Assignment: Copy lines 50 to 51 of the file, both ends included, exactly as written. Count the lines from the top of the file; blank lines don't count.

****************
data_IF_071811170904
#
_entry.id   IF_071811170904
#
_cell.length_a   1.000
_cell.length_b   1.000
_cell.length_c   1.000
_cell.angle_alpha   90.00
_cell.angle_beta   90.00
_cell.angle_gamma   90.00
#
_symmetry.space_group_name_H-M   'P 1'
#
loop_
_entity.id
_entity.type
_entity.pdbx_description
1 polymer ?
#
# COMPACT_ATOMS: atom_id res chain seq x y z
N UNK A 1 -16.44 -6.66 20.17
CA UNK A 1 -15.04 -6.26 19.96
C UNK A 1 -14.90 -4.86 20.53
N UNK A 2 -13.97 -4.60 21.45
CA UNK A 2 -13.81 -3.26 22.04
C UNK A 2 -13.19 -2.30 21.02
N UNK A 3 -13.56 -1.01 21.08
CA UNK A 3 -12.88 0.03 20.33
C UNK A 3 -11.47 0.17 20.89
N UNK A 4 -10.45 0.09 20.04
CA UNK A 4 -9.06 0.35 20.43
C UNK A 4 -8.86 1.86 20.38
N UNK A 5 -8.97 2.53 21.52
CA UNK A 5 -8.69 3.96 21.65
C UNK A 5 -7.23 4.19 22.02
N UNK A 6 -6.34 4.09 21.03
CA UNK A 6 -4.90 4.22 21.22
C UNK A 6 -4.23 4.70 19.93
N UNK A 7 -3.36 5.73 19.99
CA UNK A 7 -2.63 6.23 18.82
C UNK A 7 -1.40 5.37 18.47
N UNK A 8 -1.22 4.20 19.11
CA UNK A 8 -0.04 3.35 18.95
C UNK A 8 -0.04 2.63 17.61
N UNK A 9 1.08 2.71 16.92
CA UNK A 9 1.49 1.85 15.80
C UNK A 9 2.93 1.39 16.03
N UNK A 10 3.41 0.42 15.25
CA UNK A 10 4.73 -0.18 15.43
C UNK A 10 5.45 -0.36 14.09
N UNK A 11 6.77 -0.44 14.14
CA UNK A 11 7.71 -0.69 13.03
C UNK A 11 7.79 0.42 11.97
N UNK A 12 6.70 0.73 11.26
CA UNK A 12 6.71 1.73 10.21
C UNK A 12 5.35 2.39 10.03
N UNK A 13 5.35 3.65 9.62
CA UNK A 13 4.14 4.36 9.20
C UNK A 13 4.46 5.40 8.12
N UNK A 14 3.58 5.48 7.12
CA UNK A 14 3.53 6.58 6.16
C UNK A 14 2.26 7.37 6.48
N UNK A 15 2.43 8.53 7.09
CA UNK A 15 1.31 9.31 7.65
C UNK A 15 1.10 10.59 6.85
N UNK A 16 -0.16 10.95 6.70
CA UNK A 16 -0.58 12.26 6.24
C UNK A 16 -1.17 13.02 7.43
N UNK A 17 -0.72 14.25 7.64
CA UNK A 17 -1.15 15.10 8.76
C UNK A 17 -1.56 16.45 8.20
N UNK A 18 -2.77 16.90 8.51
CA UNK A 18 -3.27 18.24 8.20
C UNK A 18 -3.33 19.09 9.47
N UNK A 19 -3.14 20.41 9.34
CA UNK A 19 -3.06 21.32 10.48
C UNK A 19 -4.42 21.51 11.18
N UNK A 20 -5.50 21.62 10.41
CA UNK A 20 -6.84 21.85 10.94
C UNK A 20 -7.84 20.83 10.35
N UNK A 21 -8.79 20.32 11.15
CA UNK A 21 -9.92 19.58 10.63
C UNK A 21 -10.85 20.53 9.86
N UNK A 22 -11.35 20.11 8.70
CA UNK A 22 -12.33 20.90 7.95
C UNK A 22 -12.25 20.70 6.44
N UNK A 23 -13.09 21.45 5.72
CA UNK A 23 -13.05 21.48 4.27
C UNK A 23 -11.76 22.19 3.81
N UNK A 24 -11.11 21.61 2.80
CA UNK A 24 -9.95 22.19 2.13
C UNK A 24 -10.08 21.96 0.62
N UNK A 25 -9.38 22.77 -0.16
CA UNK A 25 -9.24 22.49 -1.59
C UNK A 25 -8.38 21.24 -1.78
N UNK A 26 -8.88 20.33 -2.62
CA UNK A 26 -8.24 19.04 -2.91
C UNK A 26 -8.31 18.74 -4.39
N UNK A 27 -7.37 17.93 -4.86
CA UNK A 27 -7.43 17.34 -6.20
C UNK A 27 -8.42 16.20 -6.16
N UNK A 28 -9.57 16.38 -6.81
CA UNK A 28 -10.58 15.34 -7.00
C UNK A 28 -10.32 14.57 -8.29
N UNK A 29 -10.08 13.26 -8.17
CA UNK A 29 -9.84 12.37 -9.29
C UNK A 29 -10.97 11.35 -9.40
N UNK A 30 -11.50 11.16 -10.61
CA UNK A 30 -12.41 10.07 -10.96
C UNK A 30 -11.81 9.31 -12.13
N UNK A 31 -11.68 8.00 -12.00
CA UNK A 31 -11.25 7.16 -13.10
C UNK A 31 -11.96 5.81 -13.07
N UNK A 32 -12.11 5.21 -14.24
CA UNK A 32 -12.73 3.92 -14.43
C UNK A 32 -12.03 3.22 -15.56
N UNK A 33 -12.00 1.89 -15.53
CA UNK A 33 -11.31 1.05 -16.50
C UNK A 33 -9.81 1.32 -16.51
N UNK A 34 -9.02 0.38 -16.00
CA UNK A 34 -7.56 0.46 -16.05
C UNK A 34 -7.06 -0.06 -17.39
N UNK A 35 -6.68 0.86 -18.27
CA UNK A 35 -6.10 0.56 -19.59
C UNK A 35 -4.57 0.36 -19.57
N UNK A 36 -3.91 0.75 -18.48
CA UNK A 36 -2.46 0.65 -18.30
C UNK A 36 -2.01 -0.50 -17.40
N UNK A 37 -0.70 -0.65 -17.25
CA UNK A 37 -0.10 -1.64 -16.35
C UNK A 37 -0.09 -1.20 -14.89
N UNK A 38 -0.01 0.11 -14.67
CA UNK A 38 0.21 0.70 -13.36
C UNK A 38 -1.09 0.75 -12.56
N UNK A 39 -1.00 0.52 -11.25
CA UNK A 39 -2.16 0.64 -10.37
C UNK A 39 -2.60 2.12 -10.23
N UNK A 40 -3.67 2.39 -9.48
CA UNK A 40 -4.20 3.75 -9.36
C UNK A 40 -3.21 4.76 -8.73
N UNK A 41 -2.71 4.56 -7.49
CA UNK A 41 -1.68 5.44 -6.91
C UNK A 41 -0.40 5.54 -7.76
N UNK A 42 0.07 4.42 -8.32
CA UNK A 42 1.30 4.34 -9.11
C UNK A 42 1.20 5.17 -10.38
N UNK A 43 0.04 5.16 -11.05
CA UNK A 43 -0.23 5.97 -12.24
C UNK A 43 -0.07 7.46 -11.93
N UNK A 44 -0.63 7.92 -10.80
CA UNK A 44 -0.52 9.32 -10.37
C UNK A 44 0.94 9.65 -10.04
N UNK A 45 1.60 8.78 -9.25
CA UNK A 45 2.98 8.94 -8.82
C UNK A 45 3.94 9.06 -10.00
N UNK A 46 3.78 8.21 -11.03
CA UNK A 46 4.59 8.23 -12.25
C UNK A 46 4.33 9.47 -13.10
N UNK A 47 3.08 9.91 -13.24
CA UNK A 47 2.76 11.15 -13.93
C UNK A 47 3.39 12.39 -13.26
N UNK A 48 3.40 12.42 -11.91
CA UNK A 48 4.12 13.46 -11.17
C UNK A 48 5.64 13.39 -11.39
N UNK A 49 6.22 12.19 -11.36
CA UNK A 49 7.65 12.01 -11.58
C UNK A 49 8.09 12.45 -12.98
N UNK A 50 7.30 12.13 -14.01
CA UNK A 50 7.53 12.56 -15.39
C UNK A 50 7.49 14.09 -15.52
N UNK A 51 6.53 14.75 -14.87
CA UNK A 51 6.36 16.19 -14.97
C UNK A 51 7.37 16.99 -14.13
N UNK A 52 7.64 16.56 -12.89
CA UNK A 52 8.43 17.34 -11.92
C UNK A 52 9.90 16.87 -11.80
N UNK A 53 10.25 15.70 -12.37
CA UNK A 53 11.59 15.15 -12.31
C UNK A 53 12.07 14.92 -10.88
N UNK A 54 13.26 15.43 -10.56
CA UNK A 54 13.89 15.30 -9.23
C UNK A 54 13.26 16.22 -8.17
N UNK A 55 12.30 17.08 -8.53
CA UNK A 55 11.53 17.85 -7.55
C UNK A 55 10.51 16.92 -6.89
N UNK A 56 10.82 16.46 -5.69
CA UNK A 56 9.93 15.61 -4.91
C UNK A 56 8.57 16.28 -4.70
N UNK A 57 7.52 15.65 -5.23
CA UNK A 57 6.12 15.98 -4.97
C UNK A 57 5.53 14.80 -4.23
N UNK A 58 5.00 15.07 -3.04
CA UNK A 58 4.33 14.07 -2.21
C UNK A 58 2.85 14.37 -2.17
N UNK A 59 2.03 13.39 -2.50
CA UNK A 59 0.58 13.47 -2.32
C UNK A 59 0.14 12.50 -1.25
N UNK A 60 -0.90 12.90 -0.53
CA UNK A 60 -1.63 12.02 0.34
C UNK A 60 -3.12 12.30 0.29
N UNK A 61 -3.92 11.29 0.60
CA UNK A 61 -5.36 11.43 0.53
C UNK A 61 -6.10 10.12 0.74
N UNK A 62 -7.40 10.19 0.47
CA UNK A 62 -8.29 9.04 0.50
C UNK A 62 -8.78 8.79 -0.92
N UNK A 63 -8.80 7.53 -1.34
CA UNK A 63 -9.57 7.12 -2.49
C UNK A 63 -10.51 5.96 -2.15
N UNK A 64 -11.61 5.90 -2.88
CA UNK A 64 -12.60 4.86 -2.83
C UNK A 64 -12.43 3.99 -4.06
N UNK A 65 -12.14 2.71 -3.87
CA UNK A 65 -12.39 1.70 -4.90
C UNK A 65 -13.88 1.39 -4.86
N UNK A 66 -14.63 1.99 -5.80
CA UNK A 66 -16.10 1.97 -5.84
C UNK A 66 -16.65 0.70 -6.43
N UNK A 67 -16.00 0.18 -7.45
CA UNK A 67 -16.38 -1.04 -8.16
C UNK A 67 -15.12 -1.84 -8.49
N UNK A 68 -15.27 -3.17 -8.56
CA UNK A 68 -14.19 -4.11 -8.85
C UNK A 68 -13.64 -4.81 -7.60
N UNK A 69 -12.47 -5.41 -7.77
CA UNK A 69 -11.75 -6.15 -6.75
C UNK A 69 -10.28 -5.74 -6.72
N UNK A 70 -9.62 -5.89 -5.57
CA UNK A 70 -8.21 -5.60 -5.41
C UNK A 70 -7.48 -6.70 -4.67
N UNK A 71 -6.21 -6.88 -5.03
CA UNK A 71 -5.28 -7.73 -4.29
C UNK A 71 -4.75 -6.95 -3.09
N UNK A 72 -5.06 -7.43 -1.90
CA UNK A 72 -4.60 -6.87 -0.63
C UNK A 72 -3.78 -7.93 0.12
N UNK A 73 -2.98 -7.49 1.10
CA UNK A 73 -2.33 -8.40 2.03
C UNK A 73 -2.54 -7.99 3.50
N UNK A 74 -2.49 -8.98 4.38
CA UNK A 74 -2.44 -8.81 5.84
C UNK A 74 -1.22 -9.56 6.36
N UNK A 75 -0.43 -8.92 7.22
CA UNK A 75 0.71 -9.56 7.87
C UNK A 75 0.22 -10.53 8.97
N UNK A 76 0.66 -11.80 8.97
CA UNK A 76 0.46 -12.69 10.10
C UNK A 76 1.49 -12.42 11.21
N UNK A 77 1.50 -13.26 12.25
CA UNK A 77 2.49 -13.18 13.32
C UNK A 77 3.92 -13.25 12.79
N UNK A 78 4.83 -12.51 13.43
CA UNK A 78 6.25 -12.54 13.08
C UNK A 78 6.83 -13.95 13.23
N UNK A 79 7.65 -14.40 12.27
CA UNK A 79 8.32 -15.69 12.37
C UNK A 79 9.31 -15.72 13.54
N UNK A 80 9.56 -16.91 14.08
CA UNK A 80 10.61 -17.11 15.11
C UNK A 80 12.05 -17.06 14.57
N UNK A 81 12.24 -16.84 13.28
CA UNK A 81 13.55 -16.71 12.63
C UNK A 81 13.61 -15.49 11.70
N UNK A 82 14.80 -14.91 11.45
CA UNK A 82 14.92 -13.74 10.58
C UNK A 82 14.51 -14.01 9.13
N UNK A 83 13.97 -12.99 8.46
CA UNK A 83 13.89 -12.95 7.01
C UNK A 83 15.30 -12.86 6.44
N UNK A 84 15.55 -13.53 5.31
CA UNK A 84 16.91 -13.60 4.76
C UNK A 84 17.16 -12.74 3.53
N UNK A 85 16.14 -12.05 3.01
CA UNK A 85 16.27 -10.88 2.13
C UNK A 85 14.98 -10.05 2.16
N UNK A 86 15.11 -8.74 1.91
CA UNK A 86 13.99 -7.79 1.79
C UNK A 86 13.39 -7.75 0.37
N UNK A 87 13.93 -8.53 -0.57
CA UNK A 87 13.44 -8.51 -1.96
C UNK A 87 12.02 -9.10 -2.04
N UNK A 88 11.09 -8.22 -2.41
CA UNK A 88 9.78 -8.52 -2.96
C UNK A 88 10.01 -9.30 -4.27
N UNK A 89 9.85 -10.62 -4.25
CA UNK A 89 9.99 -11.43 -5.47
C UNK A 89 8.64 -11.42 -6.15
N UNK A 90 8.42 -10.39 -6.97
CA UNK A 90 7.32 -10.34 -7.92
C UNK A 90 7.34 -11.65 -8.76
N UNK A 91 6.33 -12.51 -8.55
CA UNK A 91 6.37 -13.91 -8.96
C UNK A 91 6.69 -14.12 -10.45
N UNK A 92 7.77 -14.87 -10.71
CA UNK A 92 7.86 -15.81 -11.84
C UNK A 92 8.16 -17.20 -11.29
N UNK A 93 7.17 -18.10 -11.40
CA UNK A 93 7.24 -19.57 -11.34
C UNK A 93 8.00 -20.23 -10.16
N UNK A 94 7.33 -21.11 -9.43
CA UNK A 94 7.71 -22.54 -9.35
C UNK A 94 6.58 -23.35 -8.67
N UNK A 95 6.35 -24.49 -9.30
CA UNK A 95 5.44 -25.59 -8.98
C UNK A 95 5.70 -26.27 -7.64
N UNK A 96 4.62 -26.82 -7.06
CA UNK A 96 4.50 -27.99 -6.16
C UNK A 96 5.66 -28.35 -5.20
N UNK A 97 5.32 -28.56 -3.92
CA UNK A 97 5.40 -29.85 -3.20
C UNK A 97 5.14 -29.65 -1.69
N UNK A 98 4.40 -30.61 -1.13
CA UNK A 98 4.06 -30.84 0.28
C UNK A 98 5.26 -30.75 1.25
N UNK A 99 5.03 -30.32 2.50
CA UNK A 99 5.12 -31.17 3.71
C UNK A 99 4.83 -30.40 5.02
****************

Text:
C UNK A 10 5.45 -0.36 14.09
N UNK A 11 6.77 -0.44 14.14